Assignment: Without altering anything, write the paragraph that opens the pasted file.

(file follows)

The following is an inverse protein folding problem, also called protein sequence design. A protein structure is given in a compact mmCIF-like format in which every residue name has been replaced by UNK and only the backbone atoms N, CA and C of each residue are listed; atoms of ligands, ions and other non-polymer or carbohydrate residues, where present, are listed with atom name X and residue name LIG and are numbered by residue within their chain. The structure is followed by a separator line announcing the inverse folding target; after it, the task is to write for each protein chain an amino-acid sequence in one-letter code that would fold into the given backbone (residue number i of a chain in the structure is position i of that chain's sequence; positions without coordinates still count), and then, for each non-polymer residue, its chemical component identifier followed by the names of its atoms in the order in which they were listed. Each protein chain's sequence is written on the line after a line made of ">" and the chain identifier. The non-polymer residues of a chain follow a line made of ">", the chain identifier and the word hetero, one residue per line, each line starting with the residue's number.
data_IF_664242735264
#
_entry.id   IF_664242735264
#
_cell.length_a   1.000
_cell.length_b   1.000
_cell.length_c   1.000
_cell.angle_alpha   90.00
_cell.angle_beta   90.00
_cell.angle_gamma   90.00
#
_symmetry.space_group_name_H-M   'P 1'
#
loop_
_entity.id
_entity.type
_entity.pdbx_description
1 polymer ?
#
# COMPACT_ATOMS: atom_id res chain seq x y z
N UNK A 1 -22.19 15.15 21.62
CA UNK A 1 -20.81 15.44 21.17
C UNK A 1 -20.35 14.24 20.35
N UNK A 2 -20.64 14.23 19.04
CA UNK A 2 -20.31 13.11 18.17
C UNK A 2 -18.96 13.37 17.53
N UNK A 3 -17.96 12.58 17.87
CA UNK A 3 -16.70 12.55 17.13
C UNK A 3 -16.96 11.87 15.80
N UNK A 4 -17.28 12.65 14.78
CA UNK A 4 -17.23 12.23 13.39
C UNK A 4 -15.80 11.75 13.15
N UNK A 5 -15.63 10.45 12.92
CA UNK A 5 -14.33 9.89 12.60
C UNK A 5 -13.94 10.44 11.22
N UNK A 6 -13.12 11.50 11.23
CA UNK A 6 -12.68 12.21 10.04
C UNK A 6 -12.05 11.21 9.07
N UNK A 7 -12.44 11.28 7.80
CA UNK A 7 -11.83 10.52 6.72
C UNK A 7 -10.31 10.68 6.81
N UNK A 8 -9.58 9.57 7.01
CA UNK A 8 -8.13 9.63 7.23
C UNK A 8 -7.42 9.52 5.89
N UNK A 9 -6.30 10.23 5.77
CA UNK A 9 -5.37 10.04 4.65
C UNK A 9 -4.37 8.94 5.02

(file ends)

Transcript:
The following is an inverse protein folding problem, also called protein sequence design. A protein structure is given in a compact mmCIF-like format in which every residue name has been replaced by UNK and only the backbone atoms N, CA and C of each residue are listed; atoms of ligands, ions and other non-polymer or carbohydrate residues, where present, are listed with atom name X and residue name LIG and are numbered by residue within their chain. The structure is followed by a separator line announcing the inverse folding target; after it, the task is to write for each protein chain an amino-acid sequence in one-letter code that would fold into the given backbone (residue number i of a chain in the structure is position i of that chain's sequence; positions without coordinates still count), and then, for each non-polymer residue, its chemical component identifier followed by the names of its atoms in the order in which they were listed. Each protein chain's sequence is written on the line after a line made of ">" and the chain identifier. The non-polymer residues of a chain follow a line made of ">", the chain identifier and the word hetero, one residue per line, each line starting with the residue's number.